“The announcement that former prime minister Paul Martin will help Ontario design its own pension plan raises the stakes in the federal-provincial conflict over the future of Canada,” wrote York University political science Professor Thomas Klassen in the Toronto Star Jan. 23. “This conflict is evident not only in pension policy but also job training programs for unemployed Canadians. At the heart of the disagreement are different visions of the role of the state and the role of federalism.” Read full story.
Business schools’ statement buildings
Academic institutions have long expressed their values and ambitions through architecture and business schools are continuing the tradition today. Despite economic uncertainty and sometimes stagnating enrolment, leading schools have billions of dollars committed to new buildings, reported the Financial Times Jan. 23. . . . The Hyderabad campus of York University’s Schulich School of Business is under construction, scheduled for completion in 2014. The Canadian school is partnering with GMR School of Business to offer its “MBA in India” degree. Read full story.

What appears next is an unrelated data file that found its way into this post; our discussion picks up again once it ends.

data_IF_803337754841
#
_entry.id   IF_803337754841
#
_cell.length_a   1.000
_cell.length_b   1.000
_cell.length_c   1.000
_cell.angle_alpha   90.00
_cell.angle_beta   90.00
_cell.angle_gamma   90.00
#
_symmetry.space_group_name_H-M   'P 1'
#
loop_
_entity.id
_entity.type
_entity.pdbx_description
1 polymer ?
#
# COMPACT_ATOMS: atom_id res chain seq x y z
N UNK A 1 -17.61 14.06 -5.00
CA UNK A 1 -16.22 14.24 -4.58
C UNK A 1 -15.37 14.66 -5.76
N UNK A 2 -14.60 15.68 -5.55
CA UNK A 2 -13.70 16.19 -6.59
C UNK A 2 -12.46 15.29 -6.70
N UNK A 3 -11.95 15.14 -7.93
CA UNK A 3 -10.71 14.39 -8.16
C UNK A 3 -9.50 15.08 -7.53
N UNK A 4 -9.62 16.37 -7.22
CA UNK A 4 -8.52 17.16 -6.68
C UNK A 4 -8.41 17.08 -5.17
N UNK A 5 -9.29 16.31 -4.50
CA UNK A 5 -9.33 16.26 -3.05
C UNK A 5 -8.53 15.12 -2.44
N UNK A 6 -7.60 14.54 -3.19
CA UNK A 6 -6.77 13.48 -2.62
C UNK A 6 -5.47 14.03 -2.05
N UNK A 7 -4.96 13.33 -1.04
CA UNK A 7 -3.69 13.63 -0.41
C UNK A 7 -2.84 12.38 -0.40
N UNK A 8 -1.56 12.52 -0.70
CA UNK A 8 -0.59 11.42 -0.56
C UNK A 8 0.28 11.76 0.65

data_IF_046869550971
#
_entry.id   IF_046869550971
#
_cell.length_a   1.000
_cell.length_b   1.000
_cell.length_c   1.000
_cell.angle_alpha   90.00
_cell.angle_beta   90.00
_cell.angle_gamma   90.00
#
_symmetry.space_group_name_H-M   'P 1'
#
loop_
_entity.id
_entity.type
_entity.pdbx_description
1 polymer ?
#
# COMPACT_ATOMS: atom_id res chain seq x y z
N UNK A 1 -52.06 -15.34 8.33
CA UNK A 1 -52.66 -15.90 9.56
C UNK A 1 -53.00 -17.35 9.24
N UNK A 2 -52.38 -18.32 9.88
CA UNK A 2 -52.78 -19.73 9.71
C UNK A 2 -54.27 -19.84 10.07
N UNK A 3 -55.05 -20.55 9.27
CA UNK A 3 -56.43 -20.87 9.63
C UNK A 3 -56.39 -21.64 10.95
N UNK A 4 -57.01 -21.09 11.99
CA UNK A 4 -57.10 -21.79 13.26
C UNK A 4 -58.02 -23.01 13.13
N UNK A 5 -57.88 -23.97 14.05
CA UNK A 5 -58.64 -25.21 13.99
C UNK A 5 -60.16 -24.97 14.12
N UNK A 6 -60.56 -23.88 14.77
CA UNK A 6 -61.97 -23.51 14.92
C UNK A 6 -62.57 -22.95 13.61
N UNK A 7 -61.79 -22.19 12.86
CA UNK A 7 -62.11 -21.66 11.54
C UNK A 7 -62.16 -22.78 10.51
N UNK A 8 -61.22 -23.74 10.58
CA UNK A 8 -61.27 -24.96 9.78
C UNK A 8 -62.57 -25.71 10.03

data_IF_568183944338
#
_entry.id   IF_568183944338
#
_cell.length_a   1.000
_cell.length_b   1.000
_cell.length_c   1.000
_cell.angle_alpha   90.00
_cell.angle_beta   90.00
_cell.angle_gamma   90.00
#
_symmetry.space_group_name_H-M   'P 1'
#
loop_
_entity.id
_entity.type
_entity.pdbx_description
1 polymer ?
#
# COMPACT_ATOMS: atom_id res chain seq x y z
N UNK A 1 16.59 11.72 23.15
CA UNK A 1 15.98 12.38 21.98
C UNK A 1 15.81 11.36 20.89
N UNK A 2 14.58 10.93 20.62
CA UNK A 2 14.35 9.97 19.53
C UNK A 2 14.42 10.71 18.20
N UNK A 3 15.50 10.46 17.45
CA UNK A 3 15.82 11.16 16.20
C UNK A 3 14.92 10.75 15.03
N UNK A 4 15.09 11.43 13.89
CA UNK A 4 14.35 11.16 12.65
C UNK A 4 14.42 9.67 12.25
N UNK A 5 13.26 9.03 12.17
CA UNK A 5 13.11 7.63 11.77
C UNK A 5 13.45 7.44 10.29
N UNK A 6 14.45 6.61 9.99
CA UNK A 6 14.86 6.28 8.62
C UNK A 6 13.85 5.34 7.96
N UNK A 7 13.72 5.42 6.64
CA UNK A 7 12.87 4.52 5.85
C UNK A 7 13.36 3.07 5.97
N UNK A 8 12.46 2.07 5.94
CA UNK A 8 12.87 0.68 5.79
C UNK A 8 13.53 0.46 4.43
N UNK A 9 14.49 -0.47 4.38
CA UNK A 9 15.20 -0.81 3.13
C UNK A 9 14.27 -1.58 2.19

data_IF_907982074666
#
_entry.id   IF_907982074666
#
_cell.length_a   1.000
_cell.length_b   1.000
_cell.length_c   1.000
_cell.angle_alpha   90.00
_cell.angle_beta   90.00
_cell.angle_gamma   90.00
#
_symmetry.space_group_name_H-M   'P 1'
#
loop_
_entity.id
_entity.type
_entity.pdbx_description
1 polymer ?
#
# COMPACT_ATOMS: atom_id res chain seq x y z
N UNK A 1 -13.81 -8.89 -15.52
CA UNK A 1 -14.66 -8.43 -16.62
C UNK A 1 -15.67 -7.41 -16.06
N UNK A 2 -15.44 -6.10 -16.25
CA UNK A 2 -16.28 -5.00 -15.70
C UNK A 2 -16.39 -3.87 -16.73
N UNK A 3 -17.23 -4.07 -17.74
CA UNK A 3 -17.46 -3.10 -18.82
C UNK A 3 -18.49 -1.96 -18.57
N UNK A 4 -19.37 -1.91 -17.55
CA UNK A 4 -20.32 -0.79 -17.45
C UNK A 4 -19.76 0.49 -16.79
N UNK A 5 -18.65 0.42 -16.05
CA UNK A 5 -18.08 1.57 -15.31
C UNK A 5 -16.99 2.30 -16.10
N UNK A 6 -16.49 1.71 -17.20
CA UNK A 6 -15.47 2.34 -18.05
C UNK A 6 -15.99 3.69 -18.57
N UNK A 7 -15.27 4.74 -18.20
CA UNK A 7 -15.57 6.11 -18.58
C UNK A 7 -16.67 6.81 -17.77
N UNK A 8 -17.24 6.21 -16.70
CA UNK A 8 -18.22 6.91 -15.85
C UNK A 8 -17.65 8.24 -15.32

18 artists in 13 installations featured in new U of L exhibit
A new exhibit called We Can’t Compete at the University of Lethbridge art gallery showcases the work of 18 artists in 13 installations, reported the Lethbridge Herald Jan. 24. “All of the work in the exhibition uses words or lyrics or slogans and hopefully for us that’s a way that people can access what the message of the work is much easier than if it was only imagery, for example,” said York University Professor Allyson Mitchell, one of the artists and co-curators of the exhibit. Read full story.
Egypt detainees, music producer among ReFrame celebs
The Canadian activists recently detained in Egypt and the record label owner who discovered Bruce Cockburn are among the luminaries expected in Peterborough this weekend for the 10th annual ReFrame Film Festival, reported the Peterborough Examiner Jan. 23. Filmmaker and York University Professor John Greyson and Doctor Tarek Loubani, the Canadians who were held without charge in an Egyptian jail, will be here to talk about the Egyptian documentary The Square. Read full story.
Our great transit non-debate
My fondest hope for the upcoming election campaign is that no candidate even mentions subways, streetcars, or LRTs, reported the Torontoist Jan. 23. . . . The Liberals got a turn, and twisted planning priorities mercilessly until they yielded a rationale for an extension of the Spadina line past York University and up to an empty field in faraway Vaughan, a bizarre destination distinguished only as the political turf of former finance minister Greg Sorbara. It didn’t hurt that Mr. Sorbara’s brother, property developer Joseph Sorbara, was chair of the York University Development Corporation. Although it will certainly provide luxury service to students and faculty of York University when it opens in 2016, the new line is unlikely to attract more than a handful of new users to the TTC. Read full story.